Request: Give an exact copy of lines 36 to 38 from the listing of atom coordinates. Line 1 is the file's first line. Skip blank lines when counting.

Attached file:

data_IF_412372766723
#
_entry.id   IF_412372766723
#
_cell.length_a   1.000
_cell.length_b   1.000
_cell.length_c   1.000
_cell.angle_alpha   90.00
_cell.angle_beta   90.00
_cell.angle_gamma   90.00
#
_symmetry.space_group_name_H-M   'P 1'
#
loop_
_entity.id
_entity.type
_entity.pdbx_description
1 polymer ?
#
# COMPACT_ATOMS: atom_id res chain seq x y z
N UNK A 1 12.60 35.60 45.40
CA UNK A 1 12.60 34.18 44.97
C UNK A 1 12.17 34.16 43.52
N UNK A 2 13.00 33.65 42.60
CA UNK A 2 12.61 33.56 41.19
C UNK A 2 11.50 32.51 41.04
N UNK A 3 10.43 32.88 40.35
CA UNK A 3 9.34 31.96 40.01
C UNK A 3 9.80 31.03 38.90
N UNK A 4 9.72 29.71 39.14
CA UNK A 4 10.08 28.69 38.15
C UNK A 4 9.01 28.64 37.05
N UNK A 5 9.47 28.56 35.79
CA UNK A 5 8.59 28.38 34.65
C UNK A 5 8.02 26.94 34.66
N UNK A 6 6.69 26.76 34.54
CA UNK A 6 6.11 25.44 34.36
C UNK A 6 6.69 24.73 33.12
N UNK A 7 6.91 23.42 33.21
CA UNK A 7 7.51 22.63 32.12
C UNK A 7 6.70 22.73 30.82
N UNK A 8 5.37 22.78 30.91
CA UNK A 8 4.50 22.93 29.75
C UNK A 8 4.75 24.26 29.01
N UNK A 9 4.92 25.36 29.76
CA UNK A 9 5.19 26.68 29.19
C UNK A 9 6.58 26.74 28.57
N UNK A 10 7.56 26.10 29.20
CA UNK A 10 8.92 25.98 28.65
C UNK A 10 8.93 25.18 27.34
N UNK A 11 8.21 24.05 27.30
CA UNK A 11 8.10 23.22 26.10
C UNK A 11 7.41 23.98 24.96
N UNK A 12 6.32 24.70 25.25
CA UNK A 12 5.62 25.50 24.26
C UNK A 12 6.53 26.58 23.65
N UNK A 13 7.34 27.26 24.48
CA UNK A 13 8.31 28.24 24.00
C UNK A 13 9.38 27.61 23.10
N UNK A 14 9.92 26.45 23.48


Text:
N UNK A 6 6.69 26.76 34.54
CA UNK A 6 6.11 25.44 34.36
C UNK A 6 6.69 24.73 33.12